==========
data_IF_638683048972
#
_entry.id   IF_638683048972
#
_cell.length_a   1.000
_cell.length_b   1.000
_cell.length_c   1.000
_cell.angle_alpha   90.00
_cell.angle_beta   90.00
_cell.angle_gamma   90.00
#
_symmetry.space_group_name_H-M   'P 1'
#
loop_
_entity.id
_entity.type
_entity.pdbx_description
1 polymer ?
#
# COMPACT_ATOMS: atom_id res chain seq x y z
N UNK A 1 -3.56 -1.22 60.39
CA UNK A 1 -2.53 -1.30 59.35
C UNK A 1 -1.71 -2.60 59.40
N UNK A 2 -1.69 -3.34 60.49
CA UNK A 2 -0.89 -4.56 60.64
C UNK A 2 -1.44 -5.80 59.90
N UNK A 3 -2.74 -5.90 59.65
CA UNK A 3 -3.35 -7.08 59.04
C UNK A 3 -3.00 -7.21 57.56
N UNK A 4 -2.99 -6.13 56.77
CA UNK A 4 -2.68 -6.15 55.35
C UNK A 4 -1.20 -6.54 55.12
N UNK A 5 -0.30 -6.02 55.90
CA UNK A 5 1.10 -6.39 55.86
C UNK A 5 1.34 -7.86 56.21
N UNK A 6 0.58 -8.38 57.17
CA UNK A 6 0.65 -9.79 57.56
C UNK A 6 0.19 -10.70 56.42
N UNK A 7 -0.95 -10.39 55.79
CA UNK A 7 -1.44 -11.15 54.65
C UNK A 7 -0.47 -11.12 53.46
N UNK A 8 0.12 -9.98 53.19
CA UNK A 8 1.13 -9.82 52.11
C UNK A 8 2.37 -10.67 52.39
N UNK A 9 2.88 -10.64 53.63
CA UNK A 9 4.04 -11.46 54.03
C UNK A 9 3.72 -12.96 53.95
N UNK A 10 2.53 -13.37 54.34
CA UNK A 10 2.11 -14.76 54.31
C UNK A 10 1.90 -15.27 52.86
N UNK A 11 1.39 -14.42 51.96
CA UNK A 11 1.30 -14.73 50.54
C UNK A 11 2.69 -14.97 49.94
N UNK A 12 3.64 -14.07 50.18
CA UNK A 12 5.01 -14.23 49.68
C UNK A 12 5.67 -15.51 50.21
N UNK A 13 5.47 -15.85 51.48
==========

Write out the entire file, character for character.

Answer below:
data_IF_638683048972
#
_entry.id   IF_638683048972
#
_cell.length_a   1.000
_cell.length_b   1.000
_cell.length_c   1.000
_cell.angle_alpha   90.00
_cell.angle_beta   90.00
_cell.angle_gamma   90.00
#
_symmetry.space_group_name_H-M   'P 1'
#
loop_
_entity.id
_entity.type
_entity.pdbx_description
1 polymer ?
#
# COMPACT_ATOMS: atom_id res chain seq x y z
N UNK A 1 -3.56 -1.22 60.39
CA UNK A 1 -2.53 -1.30 59.35
C UNK A 1 -1.71 -2.60 59.40
N UNK A 2 -1.69 -3.34 60.49
CA UNK A 2 -0.89 -4.56 60.64
C UNK A 2 -1.44 -5.80 59.90
N UNK A 3 -2.74 -5.90 59.65
CA UNK A 3 -3.35 -7.08 59.04
C UNK A 3 -3.00 -7.21 57.56
N UNK A 4 -2.99 -6.13 56.77
CA UNK A 4 -2.68 -6.15 55.35
C UNK A 4 -1.20 -6.54 55.12
N UNK A 5 -0.30 -6.02 55.90
CA UNK A 5 1.10 -6.39 55.86
C UNK A 5 1.34 -7.86 56.21
N UNK A 6 0.58 -8.38 57.17
CA UNK A 6 0.65 -9.79 57.56
C UNK A 6 0.19 -10.70 56.42
N UNK A 7 -0.95 -10.39 55.79
CA UNK A 7 -1.44 -11.15 54.65
C UNK A 7 -0.47 -11.12 53.46
N UNK A 8 0.12 -9.98 53.19
CA UNK A 8 1.13 -9.82 52.11
C UNK A 8 2.37 -10.67 52.39
N UNK A 9 2.88 -10.64 53.63
CA UNK A 9 4.04 -11.46 54.03
C UNK A 9 3.72 -12.96 53.95
N UNK A 10 2.53 -13.37 54.34
CA UNK A 10 2.11 -14.76 54.31
C UNK A 10 1.90 -15.27 52.86
N UNK A 11 1.39 -14.42 51.96
CA UNK A 11 1.30 -14.73 50.54
C UNK A 11 2.69 -14.97 49.94
N UNK A 12 3.64 -14.07 50.18
CA UNK A 12 5.01 -14.23 49.68
C UNK A 12 5.67 -15.51 50.21
N UNK A 13 5.47 -15.85 51.48